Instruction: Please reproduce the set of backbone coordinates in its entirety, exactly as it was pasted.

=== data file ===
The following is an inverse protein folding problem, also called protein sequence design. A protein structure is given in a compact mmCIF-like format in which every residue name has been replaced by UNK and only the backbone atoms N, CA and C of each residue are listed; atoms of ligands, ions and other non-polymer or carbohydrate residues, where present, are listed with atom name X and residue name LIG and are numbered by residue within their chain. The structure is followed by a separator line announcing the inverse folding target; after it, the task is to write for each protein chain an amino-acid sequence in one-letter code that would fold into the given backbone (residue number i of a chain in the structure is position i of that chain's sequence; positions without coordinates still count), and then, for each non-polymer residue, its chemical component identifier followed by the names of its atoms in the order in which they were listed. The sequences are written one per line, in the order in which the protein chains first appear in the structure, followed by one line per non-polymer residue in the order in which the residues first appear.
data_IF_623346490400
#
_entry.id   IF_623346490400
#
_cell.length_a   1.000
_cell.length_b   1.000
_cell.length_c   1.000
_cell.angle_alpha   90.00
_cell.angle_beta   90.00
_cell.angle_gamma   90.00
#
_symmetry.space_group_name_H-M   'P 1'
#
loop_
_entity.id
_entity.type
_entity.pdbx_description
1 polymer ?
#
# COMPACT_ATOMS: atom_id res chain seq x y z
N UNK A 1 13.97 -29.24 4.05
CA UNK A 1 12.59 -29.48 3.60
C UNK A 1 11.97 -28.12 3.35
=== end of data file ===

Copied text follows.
The following is an inverse protein folding problem, also called protein sequence design. A protein structure is given in a compact mmCIF-like format in which every residue name has been replaced by UNK and only the backbone atoms N, CA and C of each residue are listed; atoms of ligands, ions and other non-polymer or carbohydrate residues, where present, are listed with atom name X and residue name LIG and are numbered by residue within their chain. The structure is followed by a separator line announcing the inverse folding target; after it, the task is to write for each protein chain an amino-acid sequence in one-letter code that would fold into the given backbone (residue number i of a chain in the structure is position i of that chain's sequence; positions without coordinates still count), and then, for each non-polymer residue, its chemical component identifier followed by the names of its atoms in the order in which they were listed. The sequences are written one per line, in the order in which the protein chains first appear in the structure, followed by one line per non-polymer residue in the order in which the residues first appear.
data_IF_623346490400
#
_entry.id   IF_623346490400
#
_cell.length_a   1.000
_cell.length_b   1.000
_cell.length_c   1.000
_cell.angle_alpha   90.00
_cell.angle_beta   90.00
_cell.angle_gamma   90.00
#
_symmetry.space_group_name_H-M   'P 1'
#
loop_
_entity.id
_entity.type
_entity.pdbx_description
1 polymer ?
#
# COMPACT_ATOMS: atom_id res chain seq x y z
N UNK A 1 13.97 -29.24 4.05
CA UNK A 1 12.59 -29.48 3.60
C UNK A 1 11.97 -28.12 3.35